Microsoft shares were hammered Friday after a disappointing earnings report cast doubts on the tech giant's transition to a post-PC world.
Shares in the US tech giant plunged 11.4 percent to close at $31.40.
The company announced a profit of $4.97 billion in the past quarter, but its results were hit by a writedown linked to disappointing sales of its Surface tablet computer.
"These results demonstrate that the weak PC market is clearly catching up to Microsoft and the recently announced restructuring will take time to positively impact the business and seems limited from a cost saving perspective," said Barclays analyst Raimo Lenschow.
Microsoft took a $900 million charge for "inventory adjustments" for its Surface RT, the device aimed at breaking into the tablet market, which is growing while traditional PC sales are slumping.
Microsoft has not released sales data for Surface, but analysts say the device has been disappointing.
Microsoft said that consumer PC sales were down 20 percent from a year ago, but are trying to transition the company to mobile computing.
"Our Windows business declined as the device market continued to evolve beyond the traditional PC," Microsoft Chief Financial Officer Amy Hood told analysts Thursday.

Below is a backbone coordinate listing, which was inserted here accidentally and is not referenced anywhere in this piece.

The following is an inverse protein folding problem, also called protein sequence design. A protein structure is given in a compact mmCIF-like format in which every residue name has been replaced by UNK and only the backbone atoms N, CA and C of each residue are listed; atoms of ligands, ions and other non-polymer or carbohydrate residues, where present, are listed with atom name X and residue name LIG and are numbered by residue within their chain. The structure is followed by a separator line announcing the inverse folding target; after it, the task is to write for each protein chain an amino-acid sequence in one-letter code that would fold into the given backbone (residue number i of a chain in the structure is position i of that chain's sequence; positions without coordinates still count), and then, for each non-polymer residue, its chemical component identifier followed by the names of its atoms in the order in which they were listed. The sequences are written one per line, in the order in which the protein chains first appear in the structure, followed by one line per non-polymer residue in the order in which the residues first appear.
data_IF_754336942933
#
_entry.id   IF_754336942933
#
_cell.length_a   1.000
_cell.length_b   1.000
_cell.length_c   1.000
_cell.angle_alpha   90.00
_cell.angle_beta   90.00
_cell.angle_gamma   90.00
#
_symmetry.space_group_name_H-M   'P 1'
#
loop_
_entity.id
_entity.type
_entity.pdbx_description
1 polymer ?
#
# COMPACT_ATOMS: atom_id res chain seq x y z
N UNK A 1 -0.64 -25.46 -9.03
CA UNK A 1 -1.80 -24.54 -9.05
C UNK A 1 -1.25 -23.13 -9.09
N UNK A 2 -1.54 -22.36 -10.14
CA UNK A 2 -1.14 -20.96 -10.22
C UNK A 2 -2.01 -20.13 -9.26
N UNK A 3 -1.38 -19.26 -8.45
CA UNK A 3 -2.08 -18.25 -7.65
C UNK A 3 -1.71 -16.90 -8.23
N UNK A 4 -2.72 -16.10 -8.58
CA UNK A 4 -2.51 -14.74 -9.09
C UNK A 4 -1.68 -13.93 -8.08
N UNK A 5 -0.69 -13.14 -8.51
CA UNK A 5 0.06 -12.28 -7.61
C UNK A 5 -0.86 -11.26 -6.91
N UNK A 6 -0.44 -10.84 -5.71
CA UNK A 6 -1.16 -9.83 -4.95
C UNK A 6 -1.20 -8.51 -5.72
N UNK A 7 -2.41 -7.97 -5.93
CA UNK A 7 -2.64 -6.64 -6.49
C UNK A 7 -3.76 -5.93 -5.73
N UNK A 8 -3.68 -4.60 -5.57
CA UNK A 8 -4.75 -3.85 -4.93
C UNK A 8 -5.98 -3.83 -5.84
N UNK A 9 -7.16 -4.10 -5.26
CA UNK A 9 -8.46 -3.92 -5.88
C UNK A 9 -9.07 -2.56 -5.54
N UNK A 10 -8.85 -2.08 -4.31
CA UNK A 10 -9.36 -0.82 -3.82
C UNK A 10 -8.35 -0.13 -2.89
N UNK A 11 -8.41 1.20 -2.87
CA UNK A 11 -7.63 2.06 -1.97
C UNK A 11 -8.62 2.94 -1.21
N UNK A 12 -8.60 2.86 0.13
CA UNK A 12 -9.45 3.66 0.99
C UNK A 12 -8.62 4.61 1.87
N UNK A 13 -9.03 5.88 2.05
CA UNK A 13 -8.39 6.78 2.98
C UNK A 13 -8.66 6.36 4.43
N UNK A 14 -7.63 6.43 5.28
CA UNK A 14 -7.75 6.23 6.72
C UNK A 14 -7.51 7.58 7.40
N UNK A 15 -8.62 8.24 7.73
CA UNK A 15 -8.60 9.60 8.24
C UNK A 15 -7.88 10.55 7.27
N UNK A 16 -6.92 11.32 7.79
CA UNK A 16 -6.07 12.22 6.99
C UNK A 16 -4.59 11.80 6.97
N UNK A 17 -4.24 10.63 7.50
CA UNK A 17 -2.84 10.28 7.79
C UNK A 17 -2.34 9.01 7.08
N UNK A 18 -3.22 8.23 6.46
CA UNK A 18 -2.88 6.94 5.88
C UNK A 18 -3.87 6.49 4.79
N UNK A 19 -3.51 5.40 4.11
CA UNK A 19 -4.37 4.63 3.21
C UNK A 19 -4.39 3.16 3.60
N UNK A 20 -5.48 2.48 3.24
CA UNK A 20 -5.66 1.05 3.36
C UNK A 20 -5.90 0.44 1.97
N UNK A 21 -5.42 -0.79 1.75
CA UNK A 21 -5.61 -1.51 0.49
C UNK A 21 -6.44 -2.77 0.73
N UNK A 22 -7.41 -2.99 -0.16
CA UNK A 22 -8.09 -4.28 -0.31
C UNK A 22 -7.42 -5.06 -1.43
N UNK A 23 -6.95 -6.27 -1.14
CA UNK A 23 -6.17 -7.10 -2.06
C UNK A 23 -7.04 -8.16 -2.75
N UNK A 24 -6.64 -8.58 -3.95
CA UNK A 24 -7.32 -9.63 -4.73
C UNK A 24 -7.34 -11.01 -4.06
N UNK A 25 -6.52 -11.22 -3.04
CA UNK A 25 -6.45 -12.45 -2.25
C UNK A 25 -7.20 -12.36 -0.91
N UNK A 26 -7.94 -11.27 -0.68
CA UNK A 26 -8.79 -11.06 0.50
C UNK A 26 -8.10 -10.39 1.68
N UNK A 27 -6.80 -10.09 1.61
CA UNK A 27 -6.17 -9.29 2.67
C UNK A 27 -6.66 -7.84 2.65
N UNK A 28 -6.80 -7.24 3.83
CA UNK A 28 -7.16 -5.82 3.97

"We are working to transition the business into this modern era of computing, taking advantage of the new scenarios enabled by Windows 8," she said.
"As we've said before, given the complexity of the ecosystem, this journey will take time, but we continue to make incremental progress."
Microsoft last week announced a sweeping reorganization of the company to "enable us to innovate with greater speed, efficiency and capability in a fast changing world."
The "far-reaching realignment" was designed to help integrate efforts around its software and devices.
But many analysts remained skeptical.
"PC sales will likely remain a headwind for the foreseeable future," said Matthew Hedberg at RBC Capital Markets, who cited a "lack of near-term catalysts" and "limited demand thus far" for its Surface tablets.
Ross MacMillan at Jefferies said that the new Windows 8 operating system "is an attempt to create a single OS for PCs, tablets and hybrid devices," but that "initial reviews suggest a steep learning curve and expectations for the product cycle are low."